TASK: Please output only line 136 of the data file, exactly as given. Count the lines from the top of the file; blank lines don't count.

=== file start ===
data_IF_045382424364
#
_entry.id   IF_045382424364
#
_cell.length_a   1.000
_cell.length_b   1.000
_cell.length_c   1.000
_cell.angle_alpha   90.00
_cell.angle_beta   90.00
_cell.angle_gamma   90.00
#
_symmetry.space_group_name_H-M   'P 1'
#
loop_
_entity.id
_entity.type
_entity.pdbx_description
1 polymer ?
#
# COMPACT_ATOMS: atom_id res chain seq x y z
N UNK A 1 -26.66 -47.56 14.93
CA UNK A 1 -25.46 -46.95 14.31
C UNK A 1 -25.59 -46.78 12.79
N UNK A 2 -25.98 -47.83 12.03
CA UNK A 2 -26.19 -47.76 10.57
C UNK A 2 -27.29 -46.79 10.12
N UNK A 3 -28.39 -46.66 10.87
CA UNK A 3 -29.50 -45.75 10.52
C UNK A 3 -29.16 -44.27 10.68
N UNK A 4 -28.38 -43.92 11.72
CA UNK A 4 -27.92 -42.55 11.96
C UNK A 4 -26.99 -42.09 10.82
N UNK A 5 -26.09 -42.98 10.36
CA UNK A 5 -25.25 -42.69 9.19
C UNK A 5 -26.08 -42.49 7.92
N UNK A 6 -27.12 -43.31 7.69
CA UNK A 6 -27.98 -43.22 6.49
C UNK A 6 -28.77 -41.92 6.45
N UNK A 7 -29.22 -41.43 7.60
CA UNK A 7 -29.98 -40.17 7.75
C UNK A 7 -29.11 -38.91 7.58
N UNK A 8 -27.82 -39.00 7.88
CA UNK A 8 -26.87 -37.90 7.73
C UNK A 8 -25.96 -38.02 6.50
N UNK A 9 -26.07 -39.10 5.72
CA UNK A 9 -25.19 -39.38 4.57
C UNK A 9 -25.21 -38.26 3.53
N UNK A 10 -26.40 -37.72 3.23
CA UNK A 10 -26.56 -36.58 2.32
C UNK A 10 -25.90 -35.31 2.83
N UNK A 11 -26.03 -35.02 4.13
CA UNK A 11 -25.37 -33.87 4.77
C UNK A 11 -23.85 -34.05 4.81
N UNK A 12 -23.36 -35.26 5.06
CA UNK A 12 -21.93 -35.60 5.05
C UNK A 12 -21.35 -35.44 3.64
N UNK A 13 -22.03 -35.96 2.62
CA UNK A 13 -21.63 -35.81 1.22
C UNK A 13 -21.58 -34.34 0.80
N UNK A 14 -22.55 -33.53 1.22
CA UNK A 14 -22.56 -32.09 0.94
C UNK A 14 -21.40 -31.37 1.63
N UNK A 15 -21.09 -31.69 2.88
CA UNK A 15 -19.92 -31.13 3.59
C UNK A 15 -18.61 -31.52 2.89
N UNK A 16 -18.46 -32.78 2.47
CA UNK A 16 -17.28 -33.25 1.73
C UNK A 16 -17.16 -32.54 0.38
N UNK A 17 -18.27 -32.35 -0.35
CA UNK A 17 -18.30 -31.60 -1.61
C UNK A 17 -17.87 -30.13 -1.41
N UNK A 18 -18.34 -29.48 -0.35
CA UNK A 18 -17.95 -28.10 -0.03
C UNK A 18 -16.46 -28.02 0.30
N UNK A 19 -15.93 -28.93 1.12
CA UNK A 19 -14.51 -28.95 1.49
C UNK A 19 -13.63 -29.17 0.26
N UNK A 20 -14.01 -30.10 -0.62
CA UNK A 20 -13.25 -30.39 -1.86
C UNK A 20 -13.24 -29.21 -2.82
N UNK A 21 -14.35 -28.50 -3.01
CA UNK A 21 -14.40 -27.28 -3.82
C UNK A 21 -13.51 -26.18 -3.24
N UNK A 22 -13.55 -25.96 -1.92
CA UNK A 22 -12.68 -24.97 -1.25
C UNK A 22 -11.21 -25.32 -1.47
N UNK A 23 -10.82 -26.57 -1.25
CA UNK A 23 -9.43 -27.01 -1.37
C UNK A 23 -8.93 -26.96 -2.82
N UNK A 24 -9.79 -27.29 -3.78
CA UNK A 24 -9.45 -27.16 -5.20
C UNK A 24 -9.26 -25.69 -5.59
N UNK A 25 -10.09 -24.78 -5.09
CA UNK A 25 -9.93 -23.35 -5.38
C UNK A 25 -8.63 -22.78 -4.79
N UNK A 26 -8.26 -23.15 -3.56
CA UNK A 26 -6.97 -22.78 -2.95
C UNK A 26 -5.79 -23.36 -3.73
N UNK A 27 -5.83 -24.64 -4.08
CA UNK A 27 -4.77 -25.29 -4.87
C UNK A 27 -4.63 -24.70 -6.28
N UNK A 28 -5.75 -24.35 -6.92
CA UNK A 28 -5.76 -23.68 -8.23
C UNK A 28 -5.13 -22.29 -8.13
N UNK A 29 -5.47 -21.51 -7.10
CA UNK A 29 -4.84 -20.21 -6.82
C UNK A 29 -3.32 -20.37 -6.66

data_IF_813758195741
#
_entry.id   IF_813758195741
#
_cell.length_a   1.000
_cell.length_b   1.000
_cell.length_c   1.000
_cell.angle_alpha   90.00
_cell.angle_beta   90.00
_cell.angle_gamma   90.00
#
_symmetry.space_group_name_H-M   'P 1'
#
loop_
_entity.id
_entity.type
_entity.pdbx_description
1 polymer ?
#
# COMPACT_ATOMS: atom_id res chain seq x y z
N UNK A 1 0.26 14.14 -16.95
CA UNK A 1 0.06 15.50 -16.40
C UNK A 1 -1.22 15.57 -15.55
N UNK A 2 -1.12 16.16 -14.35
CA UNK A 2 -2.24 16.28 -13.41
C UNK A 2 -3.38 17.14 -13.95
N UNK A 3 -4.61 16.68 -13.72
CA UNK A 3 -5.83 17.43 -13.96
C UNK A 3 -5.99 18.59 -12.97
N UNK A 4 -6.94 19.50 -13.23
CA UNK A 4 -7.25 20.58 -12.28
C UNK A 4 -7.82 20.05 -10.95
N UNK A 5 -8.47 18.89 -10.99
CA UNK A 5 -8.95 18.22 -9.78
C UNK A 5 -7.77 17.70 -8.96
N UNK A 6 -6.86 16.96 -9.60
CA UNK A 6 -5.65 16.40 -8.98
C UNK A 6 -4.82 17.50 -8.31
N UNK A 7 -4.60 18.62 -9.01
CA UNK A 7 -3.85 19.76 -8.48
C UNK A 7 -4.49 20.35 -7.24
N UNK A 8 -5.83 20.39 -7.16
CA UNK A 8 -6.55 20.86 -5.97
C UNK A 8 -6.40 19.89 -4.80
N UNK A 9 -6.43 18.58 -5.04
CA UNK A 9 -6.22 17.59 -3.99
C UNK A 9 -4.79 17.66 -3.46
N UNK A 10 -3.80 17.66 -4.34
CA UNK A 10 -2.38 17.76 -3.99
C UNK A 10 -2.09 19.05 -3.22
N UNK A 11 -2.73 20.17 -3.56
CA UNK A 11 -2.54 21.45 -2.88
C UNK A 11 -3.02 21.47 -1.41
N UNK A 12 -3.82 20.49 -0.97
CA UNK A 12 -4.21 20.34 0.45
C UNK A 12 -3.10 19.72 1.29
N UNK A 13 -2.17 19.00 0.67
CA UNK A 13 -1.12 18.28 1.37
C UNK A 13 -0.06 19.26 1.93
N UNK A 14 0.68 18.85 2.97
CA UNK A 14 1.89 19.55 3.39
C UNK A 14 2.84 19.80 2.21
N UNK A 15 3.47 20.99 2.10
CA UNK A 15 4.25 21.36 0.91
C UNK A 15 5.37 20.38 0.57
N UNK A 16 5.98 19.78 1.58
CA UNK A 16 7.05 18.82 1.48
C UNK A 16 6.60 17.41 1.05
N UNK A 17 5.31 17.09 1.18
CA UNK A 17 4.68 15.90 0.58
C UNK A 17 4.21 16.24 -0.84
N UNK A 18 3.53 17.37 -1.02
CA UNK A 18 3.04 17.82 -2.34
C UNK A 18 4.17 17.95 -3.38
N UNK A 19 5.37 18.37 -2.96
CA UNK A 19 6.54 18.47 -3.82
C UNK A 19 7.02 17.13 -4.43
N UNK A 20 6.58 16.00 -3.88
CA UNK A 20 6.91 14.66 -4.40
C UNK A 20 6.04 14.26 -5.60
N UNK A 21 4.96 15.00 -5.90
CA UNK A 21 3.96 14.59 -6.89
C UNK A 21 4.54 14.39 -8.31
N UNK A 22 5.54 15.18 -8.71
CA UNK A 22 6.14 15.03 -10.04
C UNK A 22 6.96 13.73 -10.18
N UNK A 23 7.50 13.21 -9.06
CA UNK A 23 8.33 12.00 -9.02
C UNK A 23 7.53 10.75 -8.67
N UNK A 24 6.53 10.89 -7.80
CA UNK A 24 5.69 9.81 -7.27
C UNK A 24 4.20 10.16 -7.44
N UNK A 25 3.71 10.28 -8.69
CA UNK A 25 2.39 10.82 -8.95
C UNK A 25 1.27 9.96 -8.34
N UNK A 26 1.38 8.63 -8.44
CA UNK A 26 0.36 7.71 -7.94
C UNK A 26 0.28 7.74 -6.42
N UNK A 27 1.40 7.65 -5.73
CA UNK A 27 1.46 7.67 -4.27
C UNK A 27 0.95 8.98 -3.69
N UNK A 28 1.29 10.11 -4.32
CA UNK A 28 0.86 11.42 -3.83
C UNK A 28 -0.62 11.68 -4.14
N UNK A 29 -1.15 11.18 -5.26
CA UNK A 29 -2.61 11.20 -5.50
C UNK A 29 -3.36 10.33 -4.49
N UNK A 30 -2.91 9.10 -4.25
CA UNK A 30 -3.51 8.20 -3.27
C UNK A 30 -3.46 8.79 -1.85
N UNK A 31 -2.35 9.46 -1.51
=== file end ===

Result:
C UNK A 3 -5.99 18.59 -12.97